The court could essentially force the union to still act like a union, but for how long? And how exactly do you enforce that decision?  The follow-up charge to the idea that the NHLPA isn’t negotiating for a CBA becomes what, exactly, after they’ve already tried to tell you they’re collectively not interested in that?

Posted by J.J. from Kansas on 12/18/12 at 10:28 AM ET

I assume all they would need to do to prove that disclaimer legit (right now it’s most definitely a farce) is to wait X months before appealing the decision. Or refile the paperwork later. Or wait X months and decertify instead of disclaim. Or provide proof that the “union” has had no contact with its players for X days since disclaiming.

I doubt any of this would happen, though. As recently as yesterday, Francis Boullion was talking about this as a negotiating tactic and Joffrey Lupul was talking about how they should continue to trust Fehr’s judgment going forward.

Clearly this has been sold to the players as some magic bullet that makes an ownership give a concession that gets a CBA done. I hope, for their sake as much as anything, that they’re right, though I seriously doubt it. The NHL has NEVER backed down (or lost) when someone tries to use the law against them.

Posted by larry on 12/18/12 at 05:00 PM ET

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If case 2 is correct and the union is allowed to stop acting as a union AND the long-shot chance that it eliminates all contracts, then the league could impose work rules… they could also be sued under antitrust laws.

By whom, though? In your scenario, if contracts are void, there’s no grounds for an anti-trust lawsuit. I mean, even if I knew, I don’t know, Hershey was an illegal monopoly, I don’t see what I could do about it; I have no business relationship with them and am not an employee.

Posted by larry on 12/18/12 at 05:04 PM ET

J.J. from Kansas's avatar

I assume all they would need to do to prove that disclaimer legit (right now it’s most definitely a farce) is to wait X months before appealing the decision. Or refile the paperwork later. Or wait X months and decertify instead of disclaim. Or provide proof that the “union” has had no contact with its players for X days since disclaiming.

Right. There’s definitely a timeframe at play here where a lockout would no longer be legal because the end of the Union would be “old enough” to be taken seriously as a collective statement on the failure of collective bargaining, but I’m wondering how long that is.

Even more, how long does either group want it to be? What happens if the court rules that the Union hasn’t waited long enough to disband without actually saying how long is long enough? Does this force the NHLPA to take a deal or do they just file lawsuit after lawsuit until such a time is reached that a court finally says “Ok, you haven’t collectively bargained for long enough. You’re free to sue now.”?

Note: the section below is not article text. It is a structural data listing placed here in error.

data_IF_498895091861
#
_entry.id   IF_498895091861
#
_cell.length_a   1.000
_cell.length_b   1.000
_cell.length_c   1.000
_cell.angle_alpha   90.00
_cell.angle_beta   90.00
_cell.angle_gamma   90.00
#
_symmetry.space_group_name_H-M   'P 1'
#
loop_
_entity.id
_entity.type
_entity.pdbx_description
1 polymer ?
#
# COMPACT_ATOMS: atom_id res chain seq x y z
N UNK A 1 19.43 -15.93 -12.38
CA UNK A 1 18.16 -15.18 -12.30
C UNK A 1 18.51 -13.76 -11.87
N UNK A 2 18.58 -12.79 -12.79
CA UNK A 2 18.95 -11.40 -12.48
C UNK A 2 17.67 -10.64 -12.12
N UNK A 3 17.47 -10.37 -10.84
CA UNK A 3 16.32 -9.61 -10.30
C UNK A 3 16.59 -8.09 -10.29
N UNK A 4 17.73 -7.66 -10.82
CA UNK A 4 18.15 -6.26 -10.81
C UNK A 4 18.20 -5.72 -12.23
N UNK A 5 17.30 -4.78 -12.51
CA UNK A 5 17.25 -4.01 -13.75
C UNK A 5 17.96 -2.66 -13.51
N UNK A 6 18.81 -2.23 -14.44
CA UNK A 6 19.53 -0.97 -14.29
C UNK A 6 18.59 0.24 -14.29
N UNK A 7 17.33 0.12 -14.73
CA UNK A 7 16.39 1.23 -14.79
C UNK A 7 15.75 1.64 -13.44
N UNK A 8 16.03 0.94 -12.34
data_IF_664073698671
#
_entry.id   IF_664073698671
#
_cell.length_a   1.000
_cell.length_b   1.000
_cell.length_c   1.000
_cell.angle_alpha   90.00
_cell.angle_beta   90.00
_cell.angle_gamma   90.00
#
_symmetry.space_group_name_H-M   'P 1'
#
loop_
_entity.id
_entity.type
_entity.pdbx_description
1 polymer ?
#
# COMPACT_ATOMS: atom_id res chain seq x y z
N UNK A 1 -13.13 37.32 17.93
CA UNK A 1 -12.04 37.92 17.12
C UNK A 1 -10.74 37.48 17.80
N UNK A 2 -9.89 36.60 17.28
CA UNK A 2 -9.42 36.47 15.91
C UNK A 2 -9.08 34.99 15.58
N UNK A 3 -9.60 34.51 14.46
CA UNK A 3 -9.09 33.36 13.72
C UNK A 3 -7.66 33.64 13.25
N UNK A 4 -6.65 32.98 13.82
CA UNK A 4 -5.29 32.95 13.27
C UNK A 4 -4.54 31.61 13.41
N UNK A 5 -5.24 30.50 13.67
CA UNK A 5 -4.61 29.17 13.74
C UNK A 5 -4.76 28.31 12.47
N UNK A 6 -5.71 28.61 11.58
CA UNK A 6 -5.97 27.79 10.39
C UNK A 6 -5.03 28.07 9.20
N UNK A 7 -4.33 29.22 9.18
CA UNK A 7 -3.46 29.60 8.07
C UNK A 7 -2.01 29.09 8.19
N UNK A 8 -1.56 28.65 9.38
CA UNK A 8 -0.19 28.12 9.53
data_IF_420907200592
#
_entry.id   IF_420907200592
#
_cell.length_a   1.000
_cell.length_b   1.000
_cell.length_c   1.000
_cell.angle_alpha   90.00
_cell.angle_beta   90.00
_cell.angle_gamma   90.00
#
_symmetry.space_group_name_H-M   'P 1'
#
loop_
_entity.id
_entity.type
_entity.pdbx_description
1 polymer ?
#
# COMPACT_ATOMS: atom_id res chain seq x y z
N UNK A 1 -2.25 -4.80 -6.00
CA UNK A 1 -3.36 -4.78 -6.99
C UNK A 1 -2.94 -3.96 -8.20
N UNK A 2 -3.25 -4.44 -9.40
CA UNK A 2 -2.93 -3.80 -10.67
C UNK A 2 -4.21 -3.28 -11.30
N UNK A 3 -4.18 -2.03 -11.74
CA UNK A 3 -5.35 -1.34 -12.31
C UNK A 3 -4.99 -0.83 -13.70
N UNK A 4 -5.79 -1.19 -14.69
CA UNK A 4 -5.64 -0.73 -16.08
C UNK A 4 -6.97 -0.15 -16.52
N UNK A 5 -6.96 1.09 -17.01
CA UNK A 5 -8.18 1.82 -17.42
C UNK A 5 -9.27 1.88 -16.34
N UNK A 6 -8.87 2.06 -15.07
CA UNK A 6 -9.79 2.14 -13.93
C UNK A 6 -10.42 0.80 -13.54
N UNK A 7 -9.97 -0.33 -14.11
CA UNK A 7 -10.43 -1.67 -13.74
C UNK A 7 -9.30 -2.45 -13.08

If the plan is to use the threat of judicial force to create a more-favorable CBA, then what protection is there against the idea that the entirety of the NHL lawsuit is aimed directly at doing that?

By whom, though? In your scenario, if contracts are void, there’s no grounds for an anti-trust lawsuit.

Until they sign one single player… and then the other 1,400 or so.

Not to mention every single 18-year old kid with any claim that he’s skilled enough to compete on the open market for an NHL job who the league is trying to tell has to allow himself to go through a process where his professional team will be selected for him and that there are limits to how much money he can be paid that were unilaterally set by a league of 30 businesses who have never been given single entity status (and likely won’t be getting that protection since the American Needle vs. NFL decision).

We’re well outside of the realm of likelihood now; in reality, the voided contracts gambit is a serious longshot, considering the league is arguing on a very vague portion of the SPC; the idea that the NHLPA responds to a judgment that the lockout cannot be enjoined by simply not negotiating and just waiting until they actually ARE allowed to decertify is also not likely (since they’re still not playing and making money at that point).  But, the timing of this lawsuit does carry the danger that the NHLPA could very well go with the wait it out route until at least next season starts getting canceled, since if it gets that far in the first place, they’re already not going to make any money for playing NHL hockey until next September anyway.

I believe the NHL wants the end of collective bargaining MUCH less than the NHLPA would and if they push too far, they might end up having these legal questions definitively answered in a way that hurts them much more than simply backing off on CBA term, contract term, and transition rules would have.